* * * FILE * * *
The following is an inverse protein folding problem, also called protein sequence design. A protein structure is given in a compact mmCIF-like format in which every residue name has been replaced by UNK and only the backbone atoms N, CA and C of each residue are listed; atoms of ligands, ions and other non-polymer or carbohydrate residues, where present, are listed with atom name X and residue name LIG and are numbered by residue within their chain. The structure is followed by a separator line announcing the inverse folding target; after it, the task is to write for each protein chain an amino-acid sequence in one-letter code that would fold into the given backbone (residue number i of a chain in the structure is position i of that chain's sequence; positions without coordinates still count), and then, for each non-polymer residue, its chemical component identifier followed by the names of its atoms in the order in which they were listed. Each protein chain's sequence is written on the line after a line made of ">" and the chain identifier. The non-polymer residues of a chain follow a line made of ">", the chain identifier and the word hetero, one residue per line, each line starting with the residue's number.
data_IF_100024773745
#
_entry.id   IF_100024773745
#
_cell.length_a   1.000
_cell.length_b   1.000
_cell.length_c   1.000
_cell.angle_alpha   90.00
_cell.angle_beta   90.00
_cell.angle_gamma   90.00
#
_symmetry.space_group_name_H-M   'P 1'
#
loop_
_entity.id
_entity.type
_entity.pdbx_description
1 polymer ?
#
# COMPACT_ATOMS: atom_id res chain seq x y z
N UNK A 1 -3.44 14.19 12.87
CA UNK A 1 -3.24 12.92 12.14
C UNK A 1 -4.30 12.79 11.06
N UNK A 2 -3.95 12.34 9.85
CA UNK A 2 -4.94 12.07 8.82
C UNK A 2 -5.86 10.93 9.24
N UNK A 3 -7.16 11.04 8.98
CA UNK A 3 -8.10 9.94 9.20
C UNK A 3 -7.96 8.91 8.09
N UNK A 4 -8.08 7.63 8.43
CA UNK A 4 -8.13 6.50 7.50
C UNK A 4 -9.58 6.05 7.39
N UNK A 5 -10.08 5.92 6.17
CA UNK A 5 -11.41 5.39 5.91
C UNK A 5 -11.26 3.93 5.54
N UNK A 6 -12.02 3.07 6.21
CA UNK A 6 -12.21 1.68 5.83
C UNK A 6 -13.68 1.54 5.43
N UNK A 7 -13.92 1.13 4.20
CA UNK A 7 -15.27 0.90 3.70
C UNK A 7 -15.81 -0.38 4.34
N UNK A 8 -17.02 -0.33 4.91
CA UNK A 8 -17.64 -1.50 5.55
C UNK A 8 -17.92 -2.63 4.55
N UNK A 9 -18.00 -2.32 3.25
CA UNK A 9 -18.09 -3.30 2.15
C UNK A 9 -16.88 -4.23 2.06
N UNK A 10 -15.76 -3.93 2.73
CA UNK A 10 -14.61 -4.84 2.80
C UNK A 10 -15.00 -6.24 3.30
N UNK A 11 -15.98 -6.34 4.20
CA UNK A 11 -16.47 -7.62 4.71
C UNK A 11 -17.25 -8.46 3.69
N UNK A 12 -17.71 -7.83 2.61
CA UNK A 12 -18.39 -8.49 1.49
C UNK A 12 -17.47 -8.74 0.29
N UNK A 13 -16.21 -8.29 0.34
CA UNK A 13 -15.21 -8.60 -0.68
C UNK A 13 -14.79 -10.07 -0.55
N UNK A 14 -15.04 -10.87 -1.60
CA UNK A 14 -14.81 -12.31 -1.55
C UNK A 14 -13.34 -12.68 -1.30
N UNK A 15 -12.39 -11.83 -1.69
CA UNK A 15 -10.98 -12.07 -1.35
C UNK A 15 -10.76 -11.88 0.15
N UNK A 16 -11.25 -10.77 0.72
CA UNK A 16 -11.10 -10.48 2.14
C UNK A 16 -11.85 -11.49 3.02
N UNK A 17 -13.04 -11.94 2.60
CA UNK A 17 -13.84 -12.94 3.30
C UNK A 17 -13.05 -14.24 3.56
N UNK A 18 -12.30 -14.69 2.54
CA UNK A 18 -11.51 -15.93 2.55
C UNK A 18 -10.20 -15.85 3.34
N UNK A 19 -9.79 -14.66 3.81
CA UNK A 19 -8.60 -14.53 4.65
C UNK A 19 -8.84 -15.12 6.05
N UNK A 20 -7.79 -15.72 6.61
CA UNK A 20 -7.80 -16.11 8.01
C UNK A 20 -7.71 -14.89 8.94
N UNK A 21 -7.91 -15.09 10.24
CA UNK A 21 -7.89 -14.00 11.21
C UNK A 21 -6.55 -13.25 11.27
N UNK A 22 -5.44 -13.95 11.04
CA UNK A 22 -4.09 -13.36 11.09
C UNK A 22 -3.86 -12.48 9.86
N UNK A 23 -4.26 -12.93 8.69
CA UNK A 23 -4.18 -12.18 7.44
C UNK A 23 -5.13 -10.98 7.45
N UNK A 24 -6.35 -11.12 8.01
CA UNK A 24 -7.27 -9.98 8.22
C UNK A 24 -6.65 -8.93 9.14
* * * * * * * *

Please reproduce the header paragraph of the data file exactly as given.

The following is an inverse protein folding problem, also called protein sequence design. A protein structure is given in a compact mmCIF-like format in which every residue name has been replaced by UNK and only the backbone atoms N, CA and C of each residue are listed; atoms of ligands, ions and other non-polymer or carbohydrate residues, where present, are listed with atom name X and residue name LIG and are numbered by residue within their chain. The structure is followed by a separator line announcing the inverse folding target; after it, the task is to write for each protein chain an amino-acid sequence in one-letter code that would fold into the given backbone (residue number i of a chain in the structure is position i of that chain's sequence; positions without coordinates still count), and then, for each non-polymer residue, its chemical component identifier followed by the names of its atoms in the order in which they were listed. Each protein chain's sequence is written on the line after a line made of ">" and the chain identifier. The non-polymer residues of a chain follow a line made of ">", the chain identifier and the word hetero, one residue per line, each line starting with the residue's number.